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Richard Brierley was born in the second quarter of 1892 in Preston, Lancashire.  His father was John Brierley (b. 1853 in Preston), a blacksmith.  His mother was Margaret Ellen Barton (b. 1853 in Preston).  John and Margaret Ellen were married in Preston in 1874 and they had 10 children, Richard being the youngest.  His older siblings were: Eliza (b. 1875), Henry (b. 1877), Thomas (b. 1878), Joseph (b. 1880), John (b. 1882), Edward (b. 1883), Mary Ellen (b. 1885), Elizabeth (b. 1887) and Sarah Ann (b. 1889).  In 1901, the family lived at 282 New Hall Lane in Preston.  Margaret Ellen died in 1907, and in 1911, John was retired and living with his son, Thomas, who was landlord of the Stag’s Head at Goosnargh.  At this time, Richard was living with his brother Edward at 5 Guy’s Row (off Percy Street), Preston, where Edward as a fitter at Black and White Smiths and Richard was apprenticed with the same firm.


Richard enlisted at Blackpool with the Border Regiment and was assigned service number 12049.  His Medal Roll record says he was posted first to 3Bn (Reserve), then to 10Bn, then 6Bn and finally 7Bn.  He landed in France sometime in 1916 and  his Division (51st Brigade, 17th (Northern) Division) fought in the Battle of the Somme (the capture of Fricourt) and also the Battle of Delville Wood.


In March 1917, casualties in the Battalion were very light, for the whole month the War Diary records no officers or men killed or wounded in action, but three men were reported accidentally wounded (the accident is not specified).  However, 2 officers and 26 men were ‘wasted’ due to sickness.  In April, the Battalion was in training before moving to Arras, where it began preparations for a major attack.  By 14 April they were in the line near Monchy-Le-Preux when a heavy artillery barrage was laid down on enemy lines.  They remained in and out of the line under ‘desultory shelling’ for the next 5 days before being relieved and returning to Arras.  They were then again in action on 23 April when the British launched an attack along the whole front south of Arras, this being the second phase of the Battle of the Scarpe.  51st Division attacked along the north side of the Scarpe at Roeux.  The attack was successful and the War Diary is exceptionally detailed in its list of casualties except that most of the missing would later be confirmed as dead.  The Bn was relieved and returned to Arras on 25 April.  CWGC records 177 officers and men from 7Bn Border Regiment killed on 23 April.  A further 14 died, presumably of their wounds, in the following 7 days.  Only Richard made it back to Étaples, and this may indicate that he was in fact wounded in earlier action, or died as a result of accident or illness.  He was 25 years old.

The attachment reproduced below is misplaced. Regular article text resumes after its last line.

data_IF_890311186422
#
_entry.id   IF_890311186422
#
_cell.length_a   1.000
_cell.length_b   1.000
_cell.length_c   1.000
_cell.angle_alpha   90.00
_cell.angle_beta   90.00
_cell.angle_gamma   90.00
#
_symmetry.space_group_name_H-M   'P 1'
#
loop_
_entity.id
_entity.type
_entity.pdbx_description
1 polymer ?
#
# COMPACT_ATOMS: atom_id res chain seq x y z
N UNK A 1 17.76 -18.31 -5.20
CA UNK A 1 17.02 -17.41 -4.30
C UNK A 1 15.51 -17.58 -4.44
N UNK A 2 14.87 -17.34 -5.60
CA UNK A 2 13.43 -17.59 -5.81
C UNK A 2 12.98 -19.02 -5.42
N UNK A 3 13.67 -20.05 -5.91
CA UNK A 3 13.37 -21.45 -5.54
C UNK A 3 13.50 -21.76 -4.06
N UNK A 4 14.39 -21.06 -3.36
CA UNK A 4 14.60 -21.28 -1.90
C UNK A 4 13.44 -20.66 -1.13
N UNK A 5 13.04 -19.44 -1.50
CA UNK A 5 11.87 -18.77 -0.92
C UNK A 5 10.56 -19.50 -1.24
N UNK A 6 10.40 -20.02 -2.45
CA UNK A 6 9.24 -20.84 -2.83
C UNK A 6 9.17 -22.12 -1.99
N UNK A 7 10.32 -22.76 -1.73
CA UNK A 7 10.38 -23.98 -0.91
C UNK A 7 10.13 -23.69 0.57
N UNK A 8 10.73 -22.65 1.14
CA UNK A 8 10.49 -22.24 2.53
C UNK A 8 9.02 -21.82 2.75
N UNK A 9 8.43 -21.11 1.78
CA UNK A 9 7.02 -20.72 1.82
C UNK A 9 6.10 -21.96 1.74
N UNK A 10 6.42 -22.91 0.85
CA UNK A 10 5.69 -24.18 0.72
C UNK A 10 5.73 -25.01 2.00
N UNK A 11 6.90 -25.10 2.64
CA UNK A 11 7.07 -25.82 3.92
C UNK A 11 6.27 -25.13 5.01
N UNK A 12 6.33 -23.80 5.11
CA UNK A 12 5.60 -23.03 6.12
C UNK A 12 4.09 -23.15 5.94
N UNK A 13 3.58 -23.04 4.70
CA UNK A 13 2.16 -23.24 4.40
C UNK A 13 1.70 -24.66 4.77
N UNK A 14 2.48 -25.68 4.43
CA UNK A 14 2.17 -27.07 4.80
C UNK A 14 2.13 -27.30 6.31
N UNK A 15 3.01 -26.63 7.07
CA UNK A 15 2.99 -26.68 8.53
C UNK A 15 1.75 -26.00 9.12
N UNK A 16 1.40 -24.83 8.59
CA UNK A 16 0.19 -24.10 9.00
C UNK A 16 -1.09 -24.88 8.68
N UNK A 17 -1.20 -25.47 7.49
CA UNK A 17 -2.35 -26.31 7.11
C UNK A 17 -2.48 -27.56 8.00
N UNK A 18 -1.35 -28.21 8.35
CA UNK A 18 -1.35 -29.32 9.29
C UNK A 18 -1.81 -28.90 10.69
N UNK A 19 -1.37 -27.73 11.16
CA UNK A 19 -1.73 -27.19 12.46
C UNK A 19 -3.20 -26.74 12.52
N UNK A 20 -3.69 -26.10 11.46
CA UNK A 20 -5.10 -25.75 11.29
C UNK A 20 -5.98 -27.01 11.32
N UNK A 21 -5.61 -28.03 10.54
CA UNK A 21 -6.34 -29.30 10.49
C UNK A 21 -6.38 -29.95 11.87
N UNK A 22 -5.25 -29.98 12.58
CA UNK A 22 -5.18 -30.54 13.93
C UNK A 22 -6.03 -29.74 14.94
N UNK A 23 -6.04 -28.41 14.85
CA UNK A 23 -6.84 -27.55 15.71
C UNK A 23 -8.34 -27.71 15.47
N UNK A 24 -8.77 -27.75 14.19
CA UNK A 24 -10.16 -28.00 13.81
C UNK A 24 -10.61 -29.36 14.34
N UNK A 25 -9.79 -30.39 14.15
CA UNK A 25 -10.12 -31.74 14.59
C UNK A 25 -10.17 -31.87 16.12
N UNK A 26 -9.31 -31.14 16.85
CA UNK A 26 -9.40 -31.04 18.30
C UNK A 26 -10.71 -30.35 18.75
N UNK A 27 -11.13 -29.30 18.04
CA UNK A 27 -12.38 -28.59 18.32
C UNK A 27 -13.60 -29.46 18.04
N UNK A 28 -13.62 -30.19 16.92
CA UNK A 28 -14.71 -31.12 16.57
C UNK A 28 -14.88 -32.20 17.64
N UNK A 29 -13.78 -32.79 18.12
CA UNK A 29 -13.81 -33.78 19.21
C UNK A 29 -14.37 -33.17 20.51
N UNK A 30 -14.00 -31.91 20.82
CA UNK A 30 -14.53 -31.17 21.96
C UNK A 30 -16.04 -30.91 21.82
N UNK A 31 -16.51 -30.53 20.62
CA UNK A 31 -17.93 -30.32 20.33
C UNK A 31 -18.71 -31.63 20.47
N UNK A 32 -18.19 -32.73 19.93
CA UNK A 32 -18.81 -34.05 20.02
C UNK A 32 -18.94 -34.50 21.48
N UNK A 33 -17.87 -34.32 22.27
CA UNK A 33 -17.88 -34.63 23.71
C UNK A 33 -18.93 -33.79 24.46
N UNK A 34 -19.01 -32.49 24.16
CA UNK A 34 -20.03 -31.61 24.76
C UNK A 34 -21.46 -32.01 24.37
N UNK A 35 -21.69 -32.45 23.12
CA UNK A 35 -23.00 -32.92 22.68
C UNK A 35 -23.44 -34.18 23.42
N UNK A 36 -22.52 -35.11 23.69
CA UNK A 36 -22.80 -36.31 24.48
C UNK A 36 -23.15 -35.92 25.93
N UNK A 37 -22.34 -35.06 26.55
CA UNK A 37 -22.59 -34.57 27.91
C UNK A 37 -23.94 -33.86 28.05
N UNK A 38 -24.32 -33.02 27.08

Rank:  Private

Service No:  12049

Date of Death:  27/04/1917

Age:  25

Regiment/Service:  Border Regiment, 7th Bn.

Grave Reference:  XIX. L. 10.


Additional Information:  Son of John and

Margaret Ellen Brierley, of Preston, Lancs.

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